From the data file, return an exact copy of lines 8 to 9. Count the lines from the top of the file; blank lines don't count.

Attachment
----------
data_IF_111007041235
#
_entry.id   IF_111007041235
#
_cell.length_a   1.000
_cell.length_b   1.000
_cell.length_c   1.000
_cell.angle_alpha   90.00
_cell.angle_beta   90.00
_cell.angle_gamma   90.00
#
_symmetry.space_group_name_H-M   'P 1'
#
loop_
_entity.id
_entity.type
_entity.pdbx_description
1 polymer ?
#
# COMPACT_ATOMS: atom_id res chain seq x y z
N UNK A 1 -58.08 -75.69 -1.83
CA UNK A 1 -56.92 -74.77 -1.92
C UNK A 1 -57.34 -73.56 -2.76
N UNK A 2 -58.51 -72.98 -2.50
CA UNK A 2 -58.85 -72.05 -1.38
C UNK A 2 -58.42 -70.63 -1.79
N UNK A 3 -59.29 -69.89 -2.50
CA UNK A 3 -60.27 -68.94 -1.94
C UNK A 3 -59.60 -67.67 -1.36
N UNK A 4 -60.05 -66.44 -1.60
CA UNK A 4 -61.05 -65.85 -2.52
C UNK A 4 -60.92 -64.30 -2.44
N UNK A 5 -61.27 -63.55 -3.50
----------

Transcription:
_cell.angle_alpha   90.00
_cell.angle_beta   90.00